Three generations of paintings inhabit Hunts Point studio
Robert Seyffert is a man who doesn’t like to let go.
He has made a mission of retrieving and preserving his grandfather’s paintings.
His own paintings look to the 1960s as a Golden Age.
And he remains in in Hunts Point’s BankNote building, the last artist in the vast fortress-like edifice on Lafayette Avenue that once housed the studios of painters, dancers, framers and print-makers.
The reason Seyffert chose Hunts Point originally is simple: his studio is well-lit and the rent was low.
Built to print money and stock certificates, the building needed skylights because the printers had to inspect their handiwork with care, to guard against counterfeiting, Seyffert explains.
“The building is fantastic,” agrees Carey Clark, the visual arts director at The Point Community Development Corp., who maintained a studio in the BankNote until rising rents drove her to Mott Haven, where she is paying half what the new owners of the Hunts Point landmark were asking.
But Seyffert says, “I would never think of moving out. I like this place.”
Hunts Point “is a struggling neighborhood without a doubt,” he continued, but “it is a wonderful neighborhood with real people.”
He still nourishes a hope, however faint, that Hunts Point will again attract artists. He points down the corridor from his studio to BAAD, the Bronx Academy of Arts and Dance. “I can’t imagine BAAD going anywhere else,” he says, and, “I think with them being here, hopefully other artists will come.”
Seyffert grew up in a household of artists. His mother was an art teacher; his father, uncle and grandfather were painters.
He was 4 when his “super-star” grandfather, Leopold Seyffert died and left him portraits of some of the foremost businessmen, musicians and philanthropists of the early 20th century.
But he began his career as a photojournalist. Then one day he put down the camera and picked up a paintbrush.
“I just said, that’s it! I don’t want to be in a darkroom. I want to be in the light and paint,” Seyffert said.
Famous artists have cameo roles in the paintings stacked in his Hunts Point studio, but the centers of attention are flashy automobiles. He has been painting cars since the 1980s, always setting his work in the swinging sixties.
You have to look closely to find the artist Andy Warhol standing on a street corner in Greenwich Village, near a dazzling car.
The singer Patti Smith chats with photographer Robert Mapplethorpe on the steps of the Chelsea Hotel, behind a polished Pontiac.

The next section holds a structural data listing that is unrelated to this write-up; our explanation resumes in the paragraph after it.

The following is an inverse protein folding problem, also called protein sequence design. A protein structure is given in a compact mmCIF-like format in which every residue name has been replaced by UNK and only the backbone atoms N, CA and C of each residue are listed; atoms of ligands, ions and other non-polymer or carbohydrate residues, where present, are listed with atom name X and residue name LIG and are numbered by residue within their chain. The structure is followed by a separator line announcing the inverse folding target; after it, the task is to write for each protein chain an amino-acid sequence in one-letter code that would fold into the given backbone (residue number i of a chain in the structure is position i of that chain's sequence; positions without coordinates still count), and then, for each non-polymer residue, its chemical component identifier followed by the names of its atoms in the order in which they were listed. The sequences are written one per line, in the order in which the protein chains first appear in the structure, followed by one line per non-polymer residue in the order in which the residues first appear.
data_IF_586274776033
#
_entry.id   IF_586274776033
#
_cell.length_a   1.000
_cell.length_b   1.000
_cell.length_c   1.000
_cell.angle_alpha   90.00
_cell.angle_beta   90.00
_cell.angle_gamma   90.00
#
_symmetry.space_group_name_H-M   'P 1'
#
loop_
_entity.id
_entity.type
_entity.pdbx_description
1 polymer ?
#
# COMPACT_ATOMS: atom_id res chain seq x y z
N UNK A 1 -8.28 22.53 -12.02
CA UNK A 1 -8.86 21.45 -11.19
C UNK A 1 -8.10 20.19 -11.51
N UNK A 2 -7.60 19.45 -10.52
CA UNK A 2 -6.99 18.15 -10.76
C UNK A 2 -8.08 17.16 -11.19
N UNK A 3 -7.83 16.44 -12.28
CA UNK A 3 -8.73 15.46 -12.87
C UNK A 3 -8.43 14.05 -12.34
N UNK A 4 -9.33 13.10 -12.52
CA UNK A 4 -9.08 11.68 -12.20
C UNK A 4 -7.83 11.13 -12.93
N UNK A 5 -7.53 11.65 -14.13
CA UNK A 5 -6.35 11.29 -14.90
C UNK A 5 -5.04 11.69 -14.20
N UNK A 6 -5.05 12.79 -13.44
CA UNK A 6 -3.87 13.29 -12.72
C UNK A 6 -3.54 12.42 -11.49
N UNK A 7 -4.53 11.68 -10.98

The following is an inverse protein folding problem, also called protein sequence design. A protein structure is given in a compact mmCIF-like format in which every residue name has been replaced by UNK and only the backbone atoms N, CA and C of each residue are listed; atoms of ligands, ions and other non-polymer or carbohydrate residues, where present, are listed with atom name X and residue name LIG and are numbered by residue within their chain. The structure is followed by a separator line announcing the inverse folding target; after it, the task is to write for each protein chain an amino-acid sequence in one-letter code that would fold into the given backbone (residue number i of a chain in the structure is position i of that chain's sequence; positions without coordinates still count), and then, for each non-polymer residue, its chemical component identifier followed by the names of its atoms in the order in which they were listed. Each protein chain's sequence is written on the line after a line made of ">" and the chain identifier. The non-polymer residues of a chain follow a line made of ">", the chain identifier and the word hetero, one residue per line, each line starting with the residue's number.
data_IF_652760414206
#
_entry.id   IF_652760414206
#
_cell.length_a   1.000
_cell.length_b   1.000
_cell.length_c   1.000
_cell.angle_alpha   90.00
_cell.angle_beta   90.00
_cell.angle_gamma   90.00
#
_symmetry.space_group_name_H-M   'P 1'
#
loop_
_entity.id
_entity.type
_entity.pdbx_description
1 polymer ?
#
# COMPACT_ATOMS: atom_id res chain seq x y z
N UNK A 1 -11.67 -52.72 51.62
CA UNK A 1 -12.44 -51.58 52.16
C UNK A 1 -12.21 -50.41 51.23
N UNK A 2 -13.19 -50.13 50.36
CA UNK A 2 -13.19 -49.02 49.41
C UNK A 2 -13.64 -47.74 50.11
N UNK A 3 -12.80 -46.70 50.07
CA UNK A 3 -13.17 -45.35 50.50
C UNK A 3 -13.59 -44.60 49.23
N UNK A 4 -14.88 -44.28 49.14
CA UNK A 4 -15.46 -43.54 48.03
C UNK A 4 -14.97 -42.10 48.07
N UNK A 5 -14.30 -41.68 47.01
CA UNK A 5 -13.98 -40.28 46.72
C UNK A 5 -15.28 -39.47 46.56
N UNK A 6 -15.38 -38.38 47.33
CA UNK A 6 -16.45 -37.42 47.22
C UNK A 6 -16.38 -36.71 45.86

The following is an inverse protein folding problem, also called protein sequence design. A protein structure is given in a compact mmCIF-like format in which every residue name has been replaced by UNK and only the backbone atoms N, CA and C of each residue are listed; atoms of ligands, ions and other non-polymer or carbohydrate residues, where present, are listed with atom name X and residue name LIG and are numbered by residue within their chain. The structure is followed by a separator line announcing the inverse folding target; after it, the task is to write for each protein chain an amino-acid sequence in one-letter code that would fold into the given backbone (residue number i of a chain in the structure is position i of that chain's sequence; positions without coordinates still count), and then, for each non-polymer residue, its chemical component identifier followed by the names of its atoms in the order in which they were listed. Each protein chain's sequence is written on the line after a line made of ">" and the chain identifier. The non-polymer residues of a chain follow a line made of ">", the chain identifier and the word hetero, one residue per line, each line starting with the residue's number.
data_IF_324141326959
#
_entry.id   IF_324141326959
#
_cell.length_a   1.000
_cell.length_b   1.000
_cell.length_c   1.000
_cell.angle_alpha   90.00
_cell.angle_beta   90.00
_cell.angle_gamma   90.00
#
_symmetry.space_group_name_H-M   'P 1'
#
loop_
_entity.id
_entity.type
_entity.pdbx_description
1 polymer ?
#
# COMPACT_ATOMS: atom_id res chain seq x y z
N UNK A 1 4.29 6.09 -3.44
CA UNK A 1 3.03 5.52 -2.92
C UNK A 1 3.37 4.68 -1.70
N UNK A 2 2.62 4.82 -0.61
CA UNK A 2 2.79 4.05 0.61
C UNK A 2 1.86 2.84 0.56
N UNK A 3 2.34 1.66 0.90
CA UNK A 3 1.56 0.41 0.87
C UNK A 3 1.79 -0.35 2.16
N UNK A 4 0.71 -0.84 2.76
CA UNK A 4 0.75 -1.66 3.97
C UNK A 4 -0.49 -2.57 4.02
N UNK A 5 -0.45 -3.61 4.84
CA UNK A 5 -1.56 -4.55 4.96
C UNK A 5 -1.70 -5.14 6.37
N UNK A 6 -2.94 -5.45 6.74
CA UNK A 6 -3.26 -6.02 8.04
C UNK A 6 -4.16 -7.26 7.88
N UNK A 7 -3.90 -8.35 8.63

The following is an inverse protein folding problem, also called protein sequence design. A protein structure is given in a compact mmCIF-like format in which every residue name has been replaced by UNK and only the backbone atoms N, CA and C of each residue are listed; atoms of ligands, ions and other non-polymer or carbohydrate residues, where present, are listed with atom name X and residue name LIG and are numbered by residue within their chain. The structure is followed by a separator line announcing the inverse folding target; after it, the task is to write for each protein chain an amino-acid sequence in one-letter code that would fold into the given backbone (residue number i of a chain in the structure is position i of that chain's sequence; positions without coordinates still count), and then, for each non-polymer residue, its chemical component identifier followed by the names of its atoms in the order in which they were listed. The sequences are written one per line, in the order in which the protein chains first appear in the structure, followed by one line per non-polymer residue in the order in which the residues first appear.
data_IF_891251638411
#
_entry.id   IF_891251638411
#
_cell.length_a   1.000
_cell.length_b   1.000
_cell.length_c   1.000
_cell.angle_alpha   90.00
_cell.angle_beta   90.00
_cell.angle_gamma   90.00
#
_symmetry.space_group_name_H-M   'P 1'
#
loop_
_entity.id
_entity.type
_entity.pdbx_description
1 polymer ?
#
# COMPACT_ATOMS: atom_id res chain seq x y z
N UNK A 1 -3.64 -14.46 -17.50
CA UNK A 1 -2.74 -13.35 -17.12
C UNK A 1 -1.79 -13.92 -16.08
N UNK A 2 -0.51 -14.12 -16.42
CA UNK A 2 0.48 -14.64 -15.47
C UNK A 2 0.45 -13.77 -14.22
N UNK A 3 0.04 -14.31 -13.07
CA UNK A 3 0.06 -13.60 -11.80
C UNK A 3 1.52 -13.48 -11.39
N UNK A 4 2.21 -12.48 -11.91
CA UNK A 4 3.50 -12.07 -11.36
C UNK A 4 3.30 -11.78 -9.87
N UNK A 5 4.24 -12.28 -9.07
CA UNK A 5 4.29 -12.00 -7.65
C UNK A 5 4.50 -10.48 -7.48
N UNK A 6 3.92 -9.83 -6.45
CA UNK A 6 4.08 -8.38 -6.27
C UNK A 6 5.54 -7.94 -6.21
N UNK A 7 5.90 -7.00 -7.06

“Something amazing happened in those years” Seyffert exclaimed as he showed canvas after canvas. “Today,” he continued, “cars — even the most expensive ones — all look the same.”
Seyffert, who is 59, is not a child of the sixties: he is too young to have marched for civil rights, demonstrated to end the war in Vietnam or partied at Woodstock. He was just 16 in the watershed year of 1968, but he was old enough, he says, “to know what the era was like.”
He recalls it as a time of prosperity, when purchasing power was high and America’s lifestyle was envied and emulated around the world. People were eager to leave behind the pessimism of two world wars. A gallon of gas cost less than 35 cents, and so middle class people were encouraged to buy the stylish cars of his paintings.
The past occupies his other vocation: retrieving his grandfather’s work and reputation. Leopold Seyffert was once a well-known portrait painter, who painted the titans of corporate America. “If he had decided to paint ordinary people” Seyffert says of his grandfather “instead of painting the most wealthy people, he’d be one of the most famous artists in America now.”
Some of those portraits hang in his studio now, along with paintings by his uncle Richard.
But despite his preoccupation with the past, Seyffert says he does not long for it. He mixes the colors of the past with the new colors of today.
“I’d like to live in this era,” he says. “I think nostalgia always wants you to be in another place. The grass is always greener on the other side. I think the grass is pretty green here.”
A version of this story appeared in the June 2011 issue of The Hunts Point Express.